Reviewed by blacksnakemoan
on 19/09/2014 16:31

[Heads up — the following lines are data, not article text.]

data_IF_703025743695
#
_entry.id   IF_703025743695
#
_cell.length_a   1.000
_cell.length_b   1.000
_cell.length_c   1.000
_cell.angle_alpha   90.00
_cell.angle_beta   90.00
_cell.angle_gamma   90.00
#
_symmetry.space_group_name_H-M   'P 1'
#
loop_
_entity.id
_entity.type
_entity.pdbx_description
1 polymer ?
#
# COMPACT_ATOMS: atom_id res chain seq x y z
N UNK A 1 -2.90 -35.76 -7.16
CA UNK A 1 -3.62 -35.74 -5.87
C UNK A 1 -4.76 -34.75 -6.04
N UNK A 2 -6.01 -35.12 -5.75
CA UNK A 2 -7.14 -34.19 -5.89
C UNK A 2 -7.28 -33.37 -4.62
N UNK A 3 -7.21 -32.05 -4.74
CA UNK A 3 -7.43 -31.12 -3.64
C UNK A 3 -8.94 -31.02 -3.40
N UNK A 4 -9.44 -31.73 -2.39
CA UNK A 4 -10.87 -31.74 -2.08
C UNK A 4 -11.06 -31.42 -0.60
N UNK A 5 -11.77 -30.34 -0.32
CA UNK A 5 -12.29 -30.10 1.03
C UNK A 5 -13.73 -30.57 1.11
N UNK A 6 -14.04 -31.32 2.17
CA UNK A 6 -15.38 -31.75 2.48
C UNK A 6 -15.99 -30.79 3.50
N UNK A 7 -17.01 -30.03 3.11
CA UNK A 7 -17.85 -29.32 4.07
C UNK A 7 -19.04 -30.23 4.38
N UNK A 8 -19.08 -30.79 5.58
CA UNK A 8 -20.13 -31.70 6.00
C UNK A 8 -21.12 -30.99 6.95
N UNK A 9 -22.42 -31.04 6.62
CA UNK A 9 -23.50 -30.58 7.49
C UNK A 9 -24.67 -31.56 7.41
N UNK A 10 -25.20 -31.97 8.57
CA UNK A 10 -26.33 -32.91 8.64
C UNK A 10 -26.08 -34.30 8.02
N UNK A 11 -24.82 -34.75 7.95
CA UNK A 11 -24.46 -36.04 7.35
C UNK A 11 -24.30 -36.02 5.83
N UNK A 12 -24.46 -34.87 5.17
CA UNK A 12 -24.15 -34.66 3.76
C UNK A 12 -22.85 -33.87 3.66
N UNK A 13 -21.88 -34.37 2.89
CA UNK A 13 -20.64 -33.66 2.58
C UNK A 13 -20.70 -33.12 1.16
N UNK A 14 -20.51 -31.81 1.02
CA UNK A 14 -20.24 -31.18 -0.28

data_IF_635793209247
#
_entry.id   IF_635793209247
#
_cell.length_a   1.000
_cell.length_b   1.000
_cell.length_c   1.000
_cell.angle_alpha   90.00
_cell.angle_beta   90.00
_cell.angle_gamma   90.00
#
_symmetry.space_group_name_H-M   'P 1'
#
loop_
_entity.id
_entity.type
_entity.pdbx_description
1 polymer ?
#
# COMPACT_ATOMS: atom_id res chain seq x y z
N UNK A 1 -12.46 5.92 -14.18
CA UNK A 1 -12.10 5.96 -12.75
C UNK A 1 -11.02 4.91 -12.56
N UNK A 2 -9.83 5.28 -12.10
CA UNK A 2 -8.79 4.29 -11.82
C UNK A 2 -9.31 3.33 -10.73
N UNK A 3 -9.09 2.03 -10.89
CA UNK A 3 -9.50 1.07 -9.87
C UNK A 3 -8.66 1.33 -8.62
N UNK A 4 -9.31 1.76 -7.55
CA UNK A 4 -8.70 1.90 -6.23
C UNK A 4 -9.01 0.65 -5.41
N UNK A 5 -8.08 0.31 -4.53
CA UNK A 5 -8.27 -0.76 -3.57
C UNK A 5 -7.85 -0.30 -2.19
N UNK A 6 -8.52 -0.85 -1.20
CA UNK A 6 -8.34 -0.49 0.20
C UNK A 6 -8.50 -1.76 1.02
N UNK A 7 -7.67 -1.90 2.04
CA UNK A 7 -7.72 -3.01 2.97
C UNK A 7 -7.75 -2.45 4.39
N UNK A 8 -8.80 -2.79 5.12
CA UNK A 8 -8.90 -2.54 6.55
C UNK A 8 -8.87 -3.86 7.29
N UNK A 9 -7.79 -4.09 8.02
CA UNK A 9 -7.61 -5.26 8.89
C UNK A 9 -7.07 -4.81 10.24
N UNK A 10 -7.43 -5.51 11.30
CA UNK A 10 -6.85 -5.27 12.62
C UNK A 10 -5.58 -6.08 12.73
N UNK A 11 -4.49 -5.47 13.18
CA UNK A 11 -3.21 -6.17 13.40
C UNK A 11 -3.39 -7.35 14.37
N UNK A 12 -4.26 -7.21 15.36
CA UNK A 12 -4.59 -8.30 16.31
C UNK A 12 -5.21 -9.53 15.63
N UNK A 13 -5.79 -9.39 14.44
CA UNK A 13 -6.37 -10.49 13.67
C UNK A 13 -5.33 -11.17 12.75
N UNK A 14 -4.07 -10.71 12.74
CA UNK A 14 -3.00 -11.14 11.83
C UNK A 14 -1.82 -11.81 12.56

The devastating earthquake/tsunami that hit Japan in 2011 has had a huge impact on Japan, and no filmmaker has had it be so prevalent in their work than Sion Sono. After 'Himizu', we now have Land of Hope, which deals with the subject a little more directly and with more reserve and maturity. The politics are raw and the metaphors on point - Japan is in danger of ignoring the risks at Fukushima. Land of Hope is set in Nagashima, which sounds a lot like Nagasaki and Hiroshima, a taste of the marriage between past and present that runs through the film like a red hot nerve. A thoughtful, unnerving study of human grief and new politics.